The National Labor Relations Board continues to clarify and update employers’ obligations in key areas. As discussed below, one recent decision clarifies when employers may enter into arbitration agreements that require employees to keep the proceedings confidential. Another recent decision rescinded a rule issued by the Obama-era NLRB and clarified, for employers who are negotiating their first contract with a labor union, when the employers may discipline employees.
NLRB Upholds Confidentiality Provision in Arbitration Agreement
The first decision, California Commerce Club, Inc., provides important clarification for all employers. As background, in many situations, the NLRB deems it unlawful for an employer to bar employees from discussing certain terms and conditions of employment. The NLRB takes the position that certain such confidentiality rules can unlawfully restrict employees from engaging in “protected concerted activities,” such as communicating as part of an effort to improve their terms of employment. For example, it is unlawful in most cases for an employer to bar employees from discussing their wages with each other.
In California Commerce Club, the NLRB considered whether an employer could lawfully enter into an arbitration agreement with an employee and then requiring the employee to keep confidential (a) any evidence from an arbitration or (b) any award/decision in the arbitration. In 2016, the NLRB deemed this to be unlawful, holding that it improperly restricted employees from engaging in protected concerted activity. Subsequently, however, the NLRB issued its decision in Boeing Co. (discussed here and here), which changed the standard for determining whether work rules and policies unlawfully restrict protected concerted activities. This caused the NLRB to reconsider the arbitration confidentiality issue.
Ultimately, the NLRB determined that the arbitration confidentiality provision did not violate the NLRA. Notably, the NLRB recognized that this provision would, in some circumstances, restrict employees from engaging in certain protected concerted activities. Ordinarily, under the Boeing test, this would not end the analysis, and the NLRB instead would balance that consideration against the employer’s interests. Here, however, the NLRB recognized that another law governs arbitration agreements (the Federal Arbitration Act), and declined to even apply the Boeing analysis. In doing so, the Board noted that a recent Supreme Court decision (Epic Systems Corp.) gives employers significant authority to enter into arbitration agreements, even if they could restrict protected concerted activities in certain respects.
Thus, the Board deemed it lawful for an employer to maintain this type of narrow arbitration confidentiality provision, and also showed that it will grant employers significantly more leeway with regard to arbitration agreements as distinguished from handbook policies or work rules. Nevertheless, employers should note that the NLRB has changed its approach to confidentiality issues on multiple occasions, and this is an area that the NLRB could revisit in a subsequent presidential administration. Accordingly, if an employer uses arbitration agreements with confidentiality provisions, the employer should continue to monitor for further developments.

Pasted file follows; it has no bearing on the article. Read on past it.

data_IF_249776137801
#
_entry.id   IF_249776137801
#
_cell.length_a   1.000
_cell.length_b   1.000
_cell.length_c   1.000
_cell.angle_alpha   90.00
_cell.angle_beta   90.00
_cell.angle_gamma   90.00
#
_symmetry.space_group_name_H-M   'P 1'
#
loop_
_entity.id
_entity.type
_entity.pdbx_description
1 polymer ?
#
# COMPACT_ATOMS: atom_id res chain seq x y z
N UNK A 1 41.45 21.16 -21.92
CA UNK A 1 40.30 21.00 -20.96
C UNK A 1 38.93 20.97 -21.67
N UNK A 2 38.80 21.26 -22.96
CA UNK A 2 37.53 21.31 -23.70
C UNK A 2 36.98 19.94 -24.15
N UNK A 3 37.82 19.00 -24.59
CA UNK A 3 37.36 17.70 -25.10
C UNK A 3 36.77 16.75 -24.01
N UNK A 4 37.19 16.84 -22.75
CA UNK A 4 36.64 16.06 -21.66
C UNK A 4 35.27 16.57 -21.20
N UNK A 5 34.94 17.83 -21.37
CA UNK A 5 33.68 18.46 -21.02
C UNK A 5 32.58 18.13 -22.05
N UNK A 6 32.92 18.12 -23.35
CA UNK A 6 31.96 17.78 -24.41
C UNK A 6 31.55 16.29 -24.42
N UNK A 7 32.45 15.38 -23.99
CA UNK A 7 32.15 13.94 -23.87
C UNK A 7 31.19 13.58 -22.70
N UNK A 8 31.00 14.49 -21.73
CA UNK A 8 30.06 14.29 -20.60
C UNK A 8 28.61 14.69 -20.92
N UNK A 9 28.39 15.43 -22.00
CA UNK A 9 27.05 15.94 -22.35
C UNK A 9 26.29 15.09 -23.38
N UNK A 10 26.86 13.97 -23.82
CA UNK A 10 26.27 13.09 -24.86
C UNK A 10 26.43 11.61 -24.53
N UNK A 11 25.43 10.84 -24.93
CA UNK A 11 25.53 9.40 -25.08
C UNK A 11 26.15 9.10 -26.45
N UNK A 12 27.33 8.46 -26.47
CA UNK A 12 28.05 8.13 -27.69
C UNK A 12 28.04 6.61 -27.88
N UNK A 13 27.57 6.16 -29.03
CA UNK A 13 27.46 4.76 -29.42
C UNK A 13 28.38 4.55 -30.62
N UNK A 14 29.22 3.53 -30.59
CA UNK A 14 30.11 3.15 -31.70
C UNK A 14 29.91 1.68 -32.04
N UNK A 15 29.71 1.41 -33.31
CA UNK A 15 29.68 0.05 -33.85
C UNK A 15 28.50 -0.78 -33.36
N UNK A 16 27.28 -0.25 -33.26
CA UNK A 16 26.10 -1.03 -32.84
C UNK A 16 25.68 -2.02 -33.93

NLRB Reinstates Prior Rule for Employers Disciplining Employees Before First CBA
The NLRB also reinstated its prior standard in an important area for employers who are negotiating their first collective bargaining agreement with a labor union. As background, in 2016, the NLRB issued a new rule to govern in this situation. The NLRB held in that prior case that, while an employer is negotiating its first CBA with a union, the employer generally may not discipline an employee unless (a) the employer first notifies the union and (b) if the union requests, bargains in good faith over that discipline.
The NLRB has now overturned this standard. In the recent 800 River Road Operating Company, LLC decision, the NLRB held that an employer may unilaterally discipline an employee while the employer is negotiating its first CBA with a union, so long as the employer is acting consistently with either an established practice or an established discipline policy.
Although this case provides important flexibility to employers, employers should still proceed diligently before disciplining employees in the foregoing situation. Notably, if an employer has not consistently issued the same level of discipline to others who have committed the type of misconduct at issue, that could allow the union to argue that the employer may not act unilaterally.
Further, when an employer is negotiating its first CBA with a union, the union may be particularly sensitive to how the employer is disciplining employees, and more willing to bring other types of claims attempting to challenge that discipline (e.g., claiming that the employer disciplined an employee in retaliation for supporting the union in the prior election campaign). Accordingly, even notwithstanding this new decision, employers should exercise particular care when they are disciplining employees during the negotiation of a first CBA, including by taking steps to ensure they can show the employee committed the charged misconduct and treating the employee consistently with others in the past who were similarly situated.